Following backlash from conservationists across the Western states, Rep. Jason Chaffetz announced that he is pulling a bill that would have sold off more than 3 million acres of federal land.
“I am withdrawing HR 621,” Chaffetz, a Utah Republican, wrote in an Instagram post Wednesday night about the proposed legislation. “I’m a proud gun owner, hunter and love our public lands. The bill would have disposed of small parcels of lands Pres. Clinton identified as serving no public purpose but groups I support and care about fear it sends the wrong message. The bill was originally introduced several years ago. I look forward to working with you. I hear you and HR 621 dies tomorrow.”
The bill was introduced to the House on Jan. 24 and would have directed the secretary of the interior to sell off lands in Arizona, Colorado, Idaho, Montana, Nebraska, Nevada, New Mexico, Oregon, Utah and Wyoming. A 1997 report to Congress identified the acreage but warned that “many lands identified appear to have conflicts which may preclude them from being considered for disposal or exchange.” The parcels, whose borders haven’t changed in the intervening years, comprise an area roughly the size of Connecticut.
The pushback to Chaffetz’s bill culminated in a rally of more than 1,000 people at the Montana statehouse Monday.
“This ain’t about politics, whether you’re a Democrat or Republican or Libertarian or vegetarian, these lands belong to you,” Montana Gov. Steve Bullock said during the demonstration. “They’re our heritage. They’re our economy. They’re our quality of life. Jeopardizing what it means to be a Montanan and transferring those lands is wrong-headed. I’m pleased to stand here today and say loud and clear — I’ve said it before and I’ll say it again — wholesale transfer of public lands will not happen. Not on my watch.”
The Public Lands in Public Hands rally was set up by an alliance of conservation groups and featured speeches from Bullock and U.S. Senator Jon Tester (via cell phone). More than 46,000 people have signed one petition against the land transfer. Hundreds more from across the political spectrum gathered for a similar protest in Santa Fe, N.M.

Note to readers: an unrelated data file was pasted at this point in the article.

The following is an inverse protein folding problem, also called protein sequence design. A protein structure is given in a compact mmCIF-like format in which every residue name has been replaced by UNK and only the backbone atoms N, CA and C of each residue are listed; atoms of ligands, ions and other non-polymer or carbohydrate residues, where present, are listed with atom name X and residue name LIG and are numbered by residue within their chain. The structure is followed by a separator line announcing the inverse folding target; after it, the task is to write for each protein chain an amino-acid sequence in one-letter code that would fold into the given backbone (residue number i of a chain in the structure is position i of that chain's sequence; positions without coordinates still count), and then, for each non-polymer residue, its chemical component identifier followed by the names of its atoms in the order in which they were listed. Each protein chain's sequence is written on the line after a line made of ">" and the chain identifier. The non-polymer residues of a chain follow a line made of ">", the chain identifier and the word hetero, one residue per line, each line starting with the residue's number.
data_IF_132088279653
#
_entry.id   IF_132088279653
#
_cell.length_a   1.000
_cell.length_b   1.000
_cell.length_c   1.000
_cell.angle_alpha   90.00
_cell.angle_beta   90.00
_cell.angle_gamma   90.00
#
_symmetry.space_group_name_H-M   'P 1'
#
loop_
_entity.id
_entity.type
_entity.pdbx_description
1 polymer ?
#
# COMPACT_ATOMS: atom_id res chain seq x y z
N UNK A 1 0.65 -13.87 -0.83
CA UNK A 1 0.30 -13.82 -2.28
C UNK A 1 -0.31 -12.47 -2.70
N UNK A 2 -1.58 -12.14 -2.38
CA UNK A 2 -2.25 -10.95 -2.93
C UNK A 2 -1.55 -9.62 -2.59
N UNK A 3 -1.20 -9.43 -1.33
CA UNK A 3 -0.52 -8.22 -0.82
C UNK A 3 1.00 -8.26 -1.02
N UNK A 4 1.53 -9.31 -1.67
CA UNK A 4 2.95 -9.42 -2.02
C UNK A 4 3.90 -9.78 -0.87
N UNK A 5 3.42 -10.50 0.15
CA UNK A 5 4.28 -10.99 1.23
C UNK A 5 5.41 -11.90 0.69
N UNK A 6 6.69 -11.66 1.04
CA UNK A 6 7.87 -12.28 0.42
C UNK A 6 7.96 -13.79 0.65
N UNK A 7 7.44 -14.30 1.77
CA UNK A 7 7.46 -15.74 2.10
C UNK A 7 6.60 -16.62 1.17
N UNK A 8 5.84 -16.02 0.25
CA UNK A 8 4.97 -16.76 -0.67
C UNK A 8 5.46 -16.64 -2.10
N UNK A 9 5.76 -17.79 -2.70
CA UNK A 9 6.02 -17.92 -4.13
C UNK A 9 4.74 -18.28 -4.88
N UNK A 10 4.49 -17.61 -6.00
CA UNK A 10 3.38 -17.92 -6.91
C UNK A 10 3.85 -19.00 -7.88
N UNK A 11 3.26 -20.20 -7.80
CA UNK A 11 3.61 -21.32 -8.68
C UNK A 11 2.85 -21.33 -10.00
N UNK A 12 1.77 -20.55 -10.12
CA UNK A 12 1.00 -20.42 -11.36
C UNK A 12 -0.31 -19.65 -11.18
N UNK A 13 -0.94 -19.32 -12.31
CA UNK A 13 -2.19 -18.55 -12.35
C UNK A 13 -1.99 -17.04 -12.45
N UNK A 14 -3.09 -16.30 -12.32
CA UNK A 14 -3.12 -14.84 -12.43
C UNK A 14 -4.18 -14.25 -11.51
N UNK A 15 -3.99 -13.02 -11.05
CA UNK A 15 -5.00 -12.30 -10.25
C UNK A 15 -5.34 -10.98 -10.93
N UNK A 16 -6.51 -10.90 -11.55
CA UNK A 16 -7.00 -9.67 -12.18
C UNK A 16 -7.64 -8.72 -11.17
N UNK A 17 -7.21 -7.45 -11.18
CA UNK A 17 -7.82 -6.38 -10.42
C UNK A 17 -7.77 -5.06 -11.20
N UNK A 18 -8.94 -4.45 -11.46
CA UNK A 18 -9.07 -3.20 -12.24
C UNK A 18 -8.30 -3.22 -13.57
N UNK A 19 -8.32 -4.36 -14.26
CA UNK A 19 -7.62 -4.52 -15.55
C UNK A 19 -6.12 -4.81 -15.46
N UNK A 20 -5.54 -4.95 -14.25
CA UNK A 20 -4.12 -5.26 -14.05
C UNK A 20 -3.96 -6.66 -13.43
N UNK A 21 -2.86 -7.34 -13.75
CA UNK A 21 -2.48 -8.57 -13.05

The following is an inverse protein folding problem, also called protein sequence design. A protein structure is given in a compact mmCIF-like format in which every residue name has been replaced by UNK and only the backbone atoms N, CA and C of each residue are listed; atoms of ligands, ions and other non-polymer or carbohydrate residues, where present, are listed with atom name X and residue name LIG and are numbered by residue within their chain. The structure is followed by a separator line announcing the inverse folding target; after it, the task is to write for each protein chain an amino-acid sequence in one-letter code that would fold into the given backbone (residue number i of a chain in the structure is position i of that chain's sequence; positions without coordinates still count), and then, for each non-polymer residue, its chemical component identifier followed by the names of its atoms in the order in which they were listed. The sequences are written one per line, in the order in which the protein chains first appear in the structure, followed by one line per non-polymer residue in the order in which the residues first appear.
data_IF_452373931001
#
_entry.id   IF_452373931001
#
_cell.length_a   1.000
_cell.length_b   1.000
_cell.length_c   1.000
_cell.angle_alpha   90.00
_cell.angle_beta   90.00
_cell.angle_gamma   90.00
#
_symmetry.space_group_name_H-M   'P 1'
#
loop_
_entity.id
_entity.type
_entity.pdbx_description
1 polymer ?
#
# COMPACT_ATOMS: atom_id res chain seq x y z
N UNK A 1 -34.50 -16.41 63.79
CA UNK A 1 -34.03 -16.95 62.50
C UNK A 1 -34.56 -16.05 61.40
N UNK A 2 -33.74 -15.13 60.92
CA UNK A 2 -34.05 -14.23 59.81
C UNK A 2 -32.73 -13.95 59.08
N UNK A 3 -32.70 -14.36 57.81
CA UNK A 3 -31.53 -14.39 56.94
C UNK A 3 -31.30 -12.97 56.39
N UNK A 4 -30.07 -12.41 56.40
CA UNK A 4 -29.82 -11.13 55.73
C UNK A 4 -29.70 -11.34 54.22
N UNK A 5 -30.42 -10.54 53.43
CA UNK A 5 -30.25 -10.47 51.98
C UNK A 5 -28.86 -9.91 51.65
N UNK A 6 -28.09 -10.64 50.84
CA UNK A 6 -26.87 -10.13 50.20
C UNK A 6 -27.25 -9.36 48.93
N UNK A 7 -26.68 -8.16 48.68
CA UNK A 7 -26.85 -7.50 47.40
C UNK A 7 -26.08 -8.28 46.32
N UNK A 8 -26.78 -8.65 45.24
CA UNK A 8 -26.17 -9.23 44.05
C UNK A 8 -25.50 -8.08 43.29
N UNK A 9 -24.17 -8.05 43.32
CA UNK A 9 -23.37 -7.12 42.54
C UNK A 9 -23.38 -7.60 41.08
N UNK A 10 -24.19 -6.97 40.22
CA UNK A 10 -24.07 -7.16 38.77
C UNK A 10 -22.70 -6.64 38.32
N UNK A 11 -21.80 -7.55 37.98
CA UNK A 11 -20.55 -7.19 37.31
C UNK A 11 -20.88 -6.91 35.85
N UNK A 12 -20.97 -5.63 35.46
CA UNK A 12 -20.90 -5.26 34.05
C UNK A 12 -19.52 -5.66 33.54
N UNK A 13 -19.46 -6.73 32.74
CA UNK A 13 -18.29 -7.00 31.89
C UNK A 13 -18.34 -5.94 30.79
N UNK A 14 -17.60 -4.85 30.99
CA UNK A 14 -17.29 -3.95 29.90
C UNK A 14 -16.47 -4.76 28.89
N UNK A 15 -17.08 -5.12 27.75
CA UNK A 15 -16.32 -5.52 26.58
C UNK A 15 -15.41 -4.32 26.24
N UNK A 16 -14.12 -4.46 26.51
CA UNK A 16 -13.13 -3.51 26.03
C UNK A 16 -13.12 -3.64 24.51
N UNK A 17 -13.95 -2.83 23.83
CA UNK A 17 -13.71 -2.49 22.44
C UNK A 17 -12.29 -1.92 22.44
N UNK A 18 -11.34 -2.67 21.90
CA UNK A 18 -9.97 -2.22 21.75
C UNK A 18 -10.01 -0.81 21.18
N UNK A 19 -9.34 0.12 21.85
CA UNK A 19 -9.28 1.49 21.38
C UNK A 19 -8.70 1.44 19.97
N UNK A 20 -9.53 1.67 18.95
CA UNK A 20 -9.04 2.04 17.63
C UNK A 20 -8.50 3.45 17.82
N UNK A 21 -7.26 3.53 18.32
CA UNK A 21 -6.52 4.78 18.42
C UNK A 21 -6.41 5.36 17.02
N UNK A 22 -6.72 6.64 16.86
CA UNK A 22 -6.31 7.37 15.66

A photo posted by Backcountry Hunters & Anglers (@backcountryhunters) on Jan 30, 2017 at 12:41pm PST
“I’ve never been a public activist before, but, boy, I am now,” Montana resident Teri Sinopoli told the Great Falls Tribune.
The Montana-based outdoors group Backcountry Hunters and Anglers, of which Donald Trump Jr. is a member, was a major opponent of the legislation. The group also opposed the rumored nomination of Rep. Cathy McMorris Rodgers, R-Wash., for secretary of the interior due to her “misguided positions on public lands.” The Cabinet nomination went to Rep. Ryan Zinke of Montana.
“Representative Chaffetz should never have introduced this ill-conceived bill,” said BHA President and CEO Land Tawney in a statement Thursday, “but the instant and overwhelming response by sportsmen and women forced him to listen and ultimately abandon HR 621, which would have seized millions of acres of public lands. His fellow lawmakers should take note of the ire and rapid response by hunters and anglers. We aren’t going away.”
But conservationists, including Tawney, are not done fighting legislation introduced by Republican members of Congress.
“Unfortunately, there are those who will continue to perpetrate bad deals like this one,” Tawney’s statement said. “American hunters and anglers will be there every step of the way. Mr. Chaffetz took the first step. Now he needs to kill HR 622, the Local Enforcement for Local Lands Act, which would eliminate hundreds of critical law enforcement jobs with the Forest Service and Bureau of Land Management. Our law enforcement officers are on the frontlines of conservation and already do more with less. Let’s give them the resources they need to do their jobs.”
In January, Congress passed a rule, also opposed by the BHA, that would make it easier to transfer federal land to the states, disregarding their economic value for tourism and recreation. Arizona congressman Paul A. Gosar submitted a resolution earlier this week that would hamper the National Park Service’s ability to limit drilling and mining in national parks.